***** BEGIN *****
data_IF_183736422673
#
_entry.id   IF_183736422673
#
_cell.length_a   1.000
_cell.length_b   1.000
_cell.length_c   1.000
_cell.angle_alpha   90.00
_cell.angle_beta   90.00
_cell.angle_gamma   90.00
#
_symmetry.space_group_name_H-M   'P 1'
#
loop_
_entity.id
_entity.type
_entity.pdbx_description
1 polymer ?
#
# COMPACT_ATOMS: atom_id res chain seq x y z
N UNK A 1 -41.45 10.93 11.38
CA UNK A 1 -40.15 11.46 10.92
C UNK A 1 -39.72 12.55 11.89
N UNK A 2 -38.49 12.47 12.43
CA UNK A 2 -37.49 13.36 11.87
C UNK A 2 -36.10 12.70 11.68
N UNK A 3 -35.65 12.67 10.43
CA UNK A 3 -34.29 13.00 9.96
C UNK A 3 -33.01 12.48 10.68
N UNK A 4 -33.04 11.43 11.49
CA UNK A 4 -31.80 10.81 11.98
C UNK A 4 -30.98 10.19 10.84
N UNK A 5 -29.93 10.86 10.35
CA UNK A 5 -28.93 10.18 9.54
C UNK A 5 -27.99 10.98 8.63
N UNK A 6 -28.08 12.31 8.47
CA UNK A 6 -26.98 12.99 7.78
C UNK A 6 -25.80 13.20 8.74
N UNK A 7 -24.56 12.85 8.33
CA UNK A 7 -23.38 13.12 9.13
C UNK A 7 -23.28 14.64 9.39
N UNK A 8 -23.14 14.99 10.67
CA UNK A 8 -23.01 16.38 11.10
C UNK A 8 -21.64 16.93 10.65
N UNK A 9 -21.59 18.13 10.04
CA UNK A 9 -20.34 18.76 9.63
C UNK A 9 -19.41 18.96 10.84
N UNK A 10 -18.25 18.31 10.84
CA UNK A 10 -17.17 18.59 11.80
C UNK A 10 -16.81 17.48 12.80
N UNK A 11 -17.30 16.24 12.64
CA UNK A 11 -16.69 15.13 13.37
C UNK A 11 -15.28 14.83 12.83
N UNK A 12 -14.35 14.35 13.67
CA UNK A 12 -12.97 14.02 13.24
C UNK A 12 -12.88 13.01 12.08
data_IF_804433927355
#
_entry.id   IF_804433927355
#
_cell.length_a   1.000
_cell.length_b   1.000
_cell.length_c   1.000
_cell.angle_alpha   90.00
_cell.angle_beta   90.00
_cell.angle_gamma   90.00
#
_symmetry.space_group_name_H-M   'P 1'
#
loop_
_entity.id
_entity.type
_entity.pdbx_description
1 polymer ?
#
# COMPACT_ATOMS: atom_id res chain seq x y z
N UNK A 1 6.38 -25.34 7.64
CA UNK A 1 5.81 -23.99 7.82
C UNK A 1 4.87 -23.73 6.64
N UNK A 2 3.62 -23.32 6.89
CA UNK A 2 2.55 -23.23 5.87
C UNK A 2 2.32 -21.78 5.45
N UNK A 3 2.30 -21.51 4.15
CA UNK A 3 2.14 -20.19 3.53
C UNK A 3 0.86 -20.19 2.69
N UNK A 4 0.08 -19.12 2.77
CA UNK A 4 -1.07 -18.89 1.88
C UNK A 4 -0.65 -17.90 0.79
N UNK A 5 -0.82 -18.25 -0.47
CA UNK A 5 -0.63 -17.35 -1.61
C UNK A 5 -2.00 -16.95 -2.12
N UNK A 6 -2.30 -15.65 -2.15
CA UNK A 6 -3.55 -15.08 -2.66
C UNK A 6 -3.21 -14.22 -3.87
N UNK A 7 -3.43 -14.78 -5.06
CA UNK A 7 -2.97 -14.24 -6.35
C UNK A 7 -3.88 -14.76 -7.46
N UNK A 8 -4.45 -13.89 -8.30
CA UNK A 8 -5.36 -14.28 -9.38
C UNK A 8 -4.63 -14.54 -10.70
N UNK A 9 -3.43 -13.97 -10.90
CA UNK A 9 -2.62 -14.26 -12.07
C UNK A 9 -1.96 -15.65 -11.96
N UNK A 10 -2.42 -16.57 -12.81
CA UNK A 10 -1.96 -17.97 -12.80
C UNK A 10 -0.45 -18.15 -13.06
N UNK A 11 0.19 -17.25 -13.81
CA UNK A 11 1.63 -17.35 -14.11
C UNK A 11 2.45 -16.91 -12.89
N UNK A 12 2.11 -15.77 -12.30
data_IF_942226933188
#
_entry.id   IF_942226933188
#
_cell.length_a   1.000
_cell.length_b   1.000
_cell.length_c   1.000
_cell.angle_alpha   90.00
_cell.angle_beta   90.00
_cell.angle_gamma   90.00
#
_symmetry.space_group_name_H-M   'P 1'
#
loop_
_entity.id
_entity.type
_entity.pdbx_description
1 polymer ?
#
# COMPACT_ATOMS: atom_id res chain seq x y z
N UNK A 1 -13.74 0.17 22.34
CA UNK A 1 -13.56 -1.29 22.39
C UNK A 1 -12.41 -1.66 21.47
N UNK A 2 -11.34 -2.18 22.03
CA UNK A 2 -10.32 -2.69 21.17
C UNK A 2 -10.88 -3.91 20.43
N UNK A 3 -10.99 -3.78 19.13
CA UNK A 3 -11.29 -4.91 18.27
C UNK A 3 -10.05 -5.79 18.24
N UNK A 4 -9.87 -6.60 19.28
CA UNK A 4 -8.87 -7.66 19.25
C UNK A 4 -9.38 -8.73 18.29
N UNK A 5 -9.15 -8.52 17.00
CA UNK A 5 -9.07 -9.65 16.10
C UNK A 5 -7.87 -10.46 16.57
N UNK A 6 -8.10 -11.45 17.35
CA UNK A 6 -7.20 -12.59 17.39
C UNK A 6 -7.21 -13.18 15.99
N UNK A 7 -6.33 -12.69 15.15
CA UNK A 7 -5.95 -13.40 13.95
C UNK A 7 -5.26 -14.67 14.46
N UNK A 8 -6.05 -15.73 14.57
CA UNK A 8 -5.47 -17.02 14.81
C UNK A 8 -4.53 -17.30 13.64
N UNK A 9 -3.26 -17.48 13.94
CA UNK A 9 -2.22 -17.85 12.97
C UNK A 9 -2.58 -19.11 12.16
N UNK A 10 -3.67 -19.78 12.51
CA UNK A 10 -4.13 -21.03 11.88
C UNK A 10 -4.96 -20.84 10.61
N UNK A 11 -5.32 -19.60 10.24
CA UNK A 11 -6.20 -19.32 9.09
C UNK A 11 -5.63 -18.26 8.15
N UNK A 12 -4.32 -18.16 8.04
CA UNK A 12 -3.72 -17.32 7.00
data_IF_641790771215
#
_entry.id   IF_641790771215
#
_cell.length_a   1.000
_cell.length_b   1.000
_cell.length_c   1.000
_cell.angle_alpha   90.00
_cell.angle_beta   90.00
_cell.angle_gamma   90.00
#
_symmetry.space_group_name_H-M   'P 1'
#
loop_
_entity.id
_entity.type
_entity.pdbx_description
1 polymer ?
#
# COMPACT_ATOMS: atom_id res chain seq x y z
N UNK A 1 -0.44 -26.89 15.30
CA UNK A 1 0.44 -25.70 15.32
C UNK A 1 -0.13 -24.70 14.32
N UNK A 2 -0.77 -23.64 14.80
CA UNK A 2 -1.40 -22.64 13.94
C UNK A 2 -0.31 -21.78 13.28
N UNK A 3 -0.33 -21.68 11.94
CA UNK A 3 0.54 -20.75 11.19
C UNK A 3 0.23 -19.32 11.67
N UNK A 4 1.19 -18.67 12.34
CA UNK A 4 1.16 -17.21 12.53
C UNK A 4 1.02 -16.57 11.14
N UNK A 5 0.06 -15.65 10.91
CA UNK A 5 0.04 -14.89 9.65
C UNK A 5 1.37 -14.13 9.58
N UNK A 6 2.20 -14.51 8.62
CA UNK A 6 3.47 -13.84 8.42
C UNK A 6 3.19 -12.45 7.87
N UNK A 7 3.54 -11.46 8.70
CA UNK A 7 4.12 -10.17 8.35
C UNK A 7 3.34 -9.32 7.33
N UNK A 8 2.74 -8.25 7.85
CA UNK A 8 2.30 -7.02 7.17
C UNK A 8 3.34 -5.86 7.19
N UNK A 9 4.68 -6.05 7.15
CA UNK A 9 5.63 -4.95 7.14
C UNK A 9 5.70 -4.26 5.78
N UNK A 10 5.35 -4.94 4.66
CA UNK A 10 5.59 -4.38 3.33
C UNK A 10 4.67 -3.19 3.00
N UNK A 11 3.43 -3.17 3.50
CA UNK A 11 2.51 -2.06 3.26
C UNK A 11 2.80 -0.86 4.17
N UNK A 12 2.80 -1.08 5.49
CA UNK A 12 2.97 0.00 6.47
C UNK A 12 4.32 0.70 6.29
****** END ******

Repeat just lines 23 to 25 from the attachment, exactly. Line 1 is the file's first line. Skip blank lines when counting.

C UNK A 1 -39.72 12.55 11.89
N UNK A 2 -38.49 12.47 12.43
CA UNK A 2 -37.49 13.36 11.87